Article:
“The software industry changes every few years. Our department is also growing rapidly; it's a different environment than it was 14 years ago when I started at Seattle U. We need to maintain our spirit as a department, while staying responsive to the needs of the tech industry.”
There's no better way to keep up with the industry than to embed students directly in the field. Thanks to Seattle University's award-winning Project Center, seniors majoring in engineering and computer science collaborate with industry partners to develop solutions for real-world problems.
“One of the strengths of our program is our close relationship with the tech communities in the area. We’ll be able to maximize these partnerships by creating a new co-working space for all computer science students, which will be named the ‘Amazon Computer Science Project Center,'” said Roshandel.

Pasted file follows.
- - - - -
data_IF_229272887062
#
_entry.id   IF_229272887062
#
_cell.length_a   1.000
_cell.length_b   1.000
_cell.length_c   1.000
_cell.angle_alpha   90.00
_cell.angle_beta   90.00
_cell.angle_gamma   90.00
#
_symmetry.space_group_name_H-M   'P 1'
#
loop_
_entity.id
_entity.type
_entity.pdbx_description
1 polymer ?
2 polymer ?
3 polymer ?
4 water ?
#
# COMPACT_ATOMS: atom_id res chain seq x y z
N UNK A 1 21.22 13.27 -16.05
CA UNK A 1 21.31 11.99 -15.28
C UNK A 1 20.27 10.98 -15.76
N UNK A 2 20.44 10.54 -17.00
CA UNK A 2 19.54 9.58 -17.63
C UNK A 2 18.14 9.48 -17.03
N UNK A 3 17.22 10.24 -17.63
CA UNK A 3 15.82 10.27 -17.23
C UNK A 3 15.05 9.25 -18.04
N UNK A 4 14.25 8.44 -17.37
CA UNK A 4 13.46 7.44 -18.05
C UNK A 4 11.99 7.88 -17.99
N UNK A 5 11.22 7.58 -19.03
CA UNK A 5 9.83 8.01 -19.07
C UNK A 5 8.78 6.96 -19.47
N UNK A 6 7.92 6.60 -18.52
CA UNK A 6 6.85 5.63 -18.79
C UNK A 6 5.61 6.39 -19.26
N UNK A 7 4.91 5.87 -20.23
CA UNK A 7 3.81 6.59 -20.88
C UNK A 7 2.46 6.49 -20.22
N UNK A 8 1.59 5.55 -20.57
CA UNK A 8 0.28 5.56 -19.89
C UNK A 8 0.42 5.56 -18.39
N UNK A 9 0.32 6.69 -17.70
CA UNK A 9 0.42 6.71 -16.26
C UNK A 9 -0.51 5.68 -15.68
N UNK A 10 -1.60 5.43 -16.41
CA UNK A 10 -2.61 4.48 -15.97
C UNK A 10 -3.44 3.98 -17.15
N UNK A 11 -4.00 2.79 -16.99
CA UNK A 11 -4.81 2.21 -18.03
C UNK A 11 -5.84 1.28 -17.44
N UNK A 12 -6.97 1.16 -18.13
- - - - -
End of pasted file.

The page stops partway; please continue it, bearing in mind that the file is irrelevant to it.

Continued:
“This space will highlight the great relationship that exists between Amazon and Seattle U.”
Amazon’s investment in the future
Our donation to Seattle University is part of our ongoing efforts to inspire and increase access to computer science and STEM education. We are committed to ensuring all children and young adults, especially those from underrepresented communities, have the resources and skills they need to build their best future.
Our primary computer science initiative is Amazon Future Engineer, a four-part, childhood-to-career program aimed at educating 10 million students from underserved and underrepresented communities each year to try computer science and coding. Through this initiative, we have provided robotics grants to 100 schools, funded computer science classes in more than 1,000 high schools across all 50 states and the District of Columbia – including 130 high schools in New York City – and awarded $40,000 Amazon Future Engineer scholarships to 100 college-bound seniors.